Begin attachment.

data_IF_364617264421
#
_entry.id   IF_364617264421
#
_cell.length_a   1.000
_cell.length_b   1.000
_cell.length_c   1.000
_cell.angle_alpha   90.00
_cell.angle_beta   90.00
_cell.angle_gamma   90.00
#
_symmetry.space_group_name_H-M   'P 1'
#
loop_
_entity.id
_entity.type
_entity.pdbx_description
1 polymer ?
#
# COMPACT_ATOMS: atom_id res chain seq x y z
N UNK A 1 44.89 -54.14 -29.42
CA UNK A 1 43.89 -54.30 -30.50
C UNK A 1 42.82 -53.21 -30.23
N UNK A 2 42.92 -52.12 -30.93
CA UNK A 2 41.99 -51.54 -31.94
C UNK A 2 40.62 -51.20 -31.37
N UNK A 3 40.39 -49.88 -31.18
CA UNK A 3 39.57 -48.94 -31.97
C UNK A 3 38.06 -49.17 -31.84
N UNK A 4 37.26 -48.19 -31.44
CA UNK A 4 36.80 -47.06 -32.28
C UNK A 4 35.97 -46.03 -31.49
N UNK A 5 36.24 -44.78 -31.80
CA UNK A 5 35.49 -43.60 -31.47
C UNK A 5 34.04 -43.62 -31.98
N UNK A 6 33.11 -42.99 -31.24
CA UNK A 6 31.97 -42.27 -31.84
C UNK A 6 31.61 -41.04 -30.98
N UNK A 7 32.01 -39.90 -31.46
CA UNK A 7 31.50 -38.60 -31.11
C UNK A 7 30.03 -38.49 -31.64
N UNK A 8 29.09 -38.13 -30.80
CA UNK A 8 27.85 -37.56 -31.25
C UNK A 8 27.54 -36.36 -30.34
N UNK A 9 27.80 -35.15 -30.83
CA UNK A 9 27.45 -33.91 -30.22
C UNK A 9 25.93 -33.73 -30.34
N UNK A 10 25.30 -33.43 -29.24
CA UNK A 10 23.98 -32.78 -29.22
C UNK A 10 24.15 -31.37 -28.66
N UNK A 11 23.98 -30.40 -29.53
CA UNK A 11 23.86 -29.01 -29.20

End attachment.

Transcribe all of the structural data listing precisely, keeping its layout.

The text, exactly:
data_IF_364617264421
#
_entry.id   IF_364617264421
#
_cell.length_a   1.000
_cell.length_b   1.000
_cell.length_c   1.000
_cell.angle_alpha   90.00
_cell.angle_beta   90.00
_cell.angle_gamma   90.00
#
_symmetry.space_group_name_H-M   'P 1'
#
loop_
_entity.id
_entity.type
_entity.pdbx_description
1 polymer ?
#
# COMPACT_ATOMS: atom_id res chain seq x y z
N UNK A 1 44.89 -54.14 -29.42
CA UNK A 1 43.89 -54.30 -30.50
C UNK A 1 42.82 -53.21 -30.23
N UNK A 2 42.92 -52.12 -30.93
CA UNK A 2 41.99 -51.54 -31.94
C UNK A 2 40.62 -51.20 -31.37
N UNK A 3 40.39 -49.88 -31.18
CA UNK A 3 39.57 -48.94 -31.97
C UNK A 3 38.06 -49.17 -31.84
N UNK A 4 37.26 -48.19 -31.44
CA UNK A 4 36.80 -47.06 -32.28
C UNK A 4 35.97 -46.03 -31.49
N UNK A 5 36.24 -44.78 -31.80
CA UNK A 5 35.49 -43.60 -31.47
C UNK A 5 34.04 -43.62 -31.98
N UNK A 6 33.11 -42.99 -31.24
CA UNK A 6 31.97 -42.27 -31.84
C UNK A 6 31.61 -41.04 -30.98
N UNK A 7 32.01 -39.90 -31.46
CA UNK A 7 31.50 -38.60 -31.11
C UNK A 7 30.03 -38.49 -31.64
N UNK A 8 29.09 -38.13 -30.80
CA UNK A 8 27.85 -37.56 -31.25
C UNK A 8 27.54 -36.36 -30.34
N UNK A 9 27.80 -35.15 -30.83
CA UNK A 9 27.45 -33.91 -30.22
C UNK A 9 25.93 -33.73 -30.34
N UNK A 10 25.30 -33.43 -29.24
CA UNK A 10 23.98 -32.78 -29.22
C UNK A 10 24.15 -31.37 -28.66
N UNK A 11 23.98 -30.40 -29.53
CA UNK A 11 23.86 -29.01 -29.20